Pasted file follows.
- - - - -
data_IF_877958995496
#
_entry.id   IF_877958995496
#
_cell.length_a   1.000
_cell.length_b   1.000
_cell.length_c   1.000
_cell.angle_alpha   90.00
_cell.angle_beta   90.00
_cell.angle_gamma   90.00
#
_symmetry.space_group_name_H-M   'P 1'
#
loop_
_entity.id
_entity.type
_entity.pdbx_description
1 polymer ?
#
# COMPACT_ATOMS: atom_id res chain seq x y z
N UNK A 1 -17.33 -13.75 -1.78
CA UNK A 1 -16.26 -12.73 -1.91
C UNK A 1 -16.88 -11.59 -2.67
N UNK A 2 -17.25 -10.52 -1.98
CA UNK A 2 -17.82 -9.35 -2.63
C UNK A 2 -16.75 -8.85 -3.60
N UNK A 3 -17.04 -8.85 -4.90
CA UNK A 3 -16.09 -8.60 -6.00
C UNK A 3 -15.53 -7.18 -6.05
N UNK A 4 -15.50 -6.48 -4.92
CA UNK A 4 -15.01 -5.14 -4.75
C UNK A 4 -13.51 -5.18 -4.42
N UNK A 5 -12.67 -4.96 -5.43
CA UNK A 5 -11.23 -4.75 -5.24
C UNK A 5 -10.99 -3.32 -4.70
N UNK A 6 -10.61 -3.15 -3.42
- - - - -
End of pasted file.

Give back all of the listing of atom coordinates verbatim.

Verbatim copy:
data_IF_877958995496
#
_entry.id   IF_877958995496
#
_cell.length_a   1.000
_cell.length_b   1.000
_cell.length_c   1.000
_cell.angle_alpha   90.00
_cell.angle_beta   90.00
_cell.angle_gamma   90.00
#
_symmetry.space_group_name_H-M   'P 1'
#
loop_
_entity.id
_entity.type
_entity.pdbx_description
1 polymer ?
#
# COMPACT_ATOMS: atom_id res chain seq x y z
N UNK A 1 -17.33 -13.75 -1.78
CA UNK A 1 -16.26 -12.73 -1.91
C UNK A 1 -16.88 -11.59 -2.67
N UNK A 2 -17.25 -10.52 -1.98
CA UNK A 2 -17.82 -9.35 -2.63
C UNK A 2 -16.75 -8.85 -3.60
N UNK A 3 -17.04 -8.85 -4.90
CA UNK A 3 -16.09 -8.60 -6.00
C UNK A 3 -15.53 -7.18 -6.05
N UNK A 4 -15.50 -6.48 -4.92
CA UNK A 4 -15.01 -5.14 -4.75
C UNK A 4 -13.51 -5.18 -4.42
N UNK A 5 -12.67 -4.96 -5.43
CA UNK A 5 -11.23 -4.75 -5.24
C UNK A 5 -10.99 -3.32 -4.70
N UNK A 6 -10.61 -3.15 -3.42